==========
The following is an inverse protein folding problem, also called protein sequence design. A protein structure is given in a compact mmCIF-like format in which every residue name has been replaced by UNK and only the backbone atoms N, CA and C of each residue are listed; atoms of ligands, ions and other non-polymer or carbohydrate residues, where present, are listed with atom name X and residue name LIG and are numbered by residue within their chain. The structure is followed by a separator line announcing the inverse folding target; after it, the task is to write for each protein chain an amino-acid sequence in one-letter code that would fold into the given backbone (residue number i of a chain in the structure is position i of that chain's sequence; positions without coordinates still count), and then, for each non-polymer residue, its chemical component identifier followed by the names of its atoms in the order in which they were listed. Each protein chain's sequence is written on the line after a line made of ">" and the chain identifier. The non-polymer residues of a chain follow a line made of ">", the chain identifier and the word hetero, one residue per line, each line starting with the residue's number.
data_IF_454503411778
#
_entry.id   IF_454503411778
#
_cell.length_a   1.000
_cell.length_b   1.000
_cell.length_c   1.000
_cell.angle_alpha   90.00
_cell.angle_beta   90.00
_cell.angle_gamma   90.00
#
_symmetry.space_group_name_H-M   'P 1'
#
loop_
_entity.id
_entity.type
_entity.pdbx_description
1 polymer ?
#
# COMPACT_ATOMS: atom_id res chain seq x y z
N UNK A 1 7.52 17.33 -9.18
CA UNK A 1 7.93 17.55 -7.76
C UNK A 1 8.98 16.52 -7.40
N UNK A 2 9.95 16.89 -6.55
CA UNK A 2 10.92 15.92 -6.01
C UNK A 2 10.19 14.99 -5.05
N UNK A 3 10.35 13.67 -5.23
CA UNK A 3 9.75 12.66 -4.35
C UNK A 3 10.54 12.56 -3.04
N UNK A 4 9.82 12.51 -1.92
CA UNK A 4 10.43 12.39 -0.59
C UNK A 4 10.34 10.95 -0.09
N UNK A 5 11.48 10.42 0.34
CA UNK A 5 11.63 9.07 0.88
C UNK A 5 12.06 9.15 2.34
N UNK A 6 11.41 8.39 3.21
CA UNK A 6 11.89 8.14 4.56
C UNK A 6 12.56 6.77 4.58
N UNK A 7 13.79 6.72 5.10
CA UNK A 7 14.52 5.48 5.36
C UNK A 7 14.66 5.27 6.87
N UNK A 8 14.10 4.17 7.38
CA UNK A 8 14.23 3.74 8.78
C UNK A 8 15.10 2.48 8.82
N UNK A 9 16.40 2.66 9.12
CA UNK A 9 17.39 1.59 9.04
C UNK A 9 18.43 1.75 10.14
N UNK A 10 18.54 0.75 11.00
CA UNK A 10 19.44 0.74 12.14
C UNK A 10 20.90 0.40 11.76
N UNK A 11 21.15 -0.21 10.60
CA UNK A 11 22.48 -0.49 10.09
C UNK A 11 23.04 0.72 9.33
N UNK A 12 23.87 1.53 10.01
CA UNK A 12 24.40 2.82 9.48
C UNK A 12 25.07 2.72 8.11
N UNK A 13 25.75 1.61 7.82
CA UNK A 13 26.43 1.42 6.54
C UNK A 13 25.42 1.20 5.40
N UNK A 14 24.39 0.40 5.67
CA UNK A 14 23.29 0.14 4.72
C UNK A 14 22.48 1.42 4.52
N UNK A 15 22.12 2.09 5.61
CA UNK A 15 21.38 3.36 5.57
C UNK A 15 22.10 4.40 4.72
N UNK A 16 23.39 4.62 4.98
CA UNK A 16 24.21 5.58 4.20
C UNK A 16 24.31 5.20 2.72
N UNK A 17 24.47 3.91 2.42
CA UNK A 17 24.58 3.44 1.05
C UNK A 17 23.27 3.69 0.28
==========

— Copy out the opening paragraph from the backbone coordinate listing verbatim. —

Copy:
The following is an inverse protein folding problem, also called protein sequence design. A protein structure is given in a compact mmCIF-like format in which every residue name has been replaced by UNK and only the backbone atoms N, CA and C of each residue are listed; atoms of ligands, ions and other non-polymer or carbohydrate residues, where present, are listed with atom name X and residue name LIG and are numbered by residue within their chain. The structure is followed by a separator line announcing the inverse folding target; after it, the task is to write for each protein chain an amino-acid sequence in one-letter code that would fold into the given backbone (residue number i of a chain in the structure is position i of that chain's sequence; positions without coordinates still count), and then, for each non-polymer residue, its chemical component identifier followed by the names of its atoms in the order in which they were listed. Each protein chain's sequence is written on the line after a line made of ">" and the chain identifier. The non-polymer residues of a chain follow a line made of ">", the chain identifier and the word hetero, one residue per line, each line starting with the residue's number.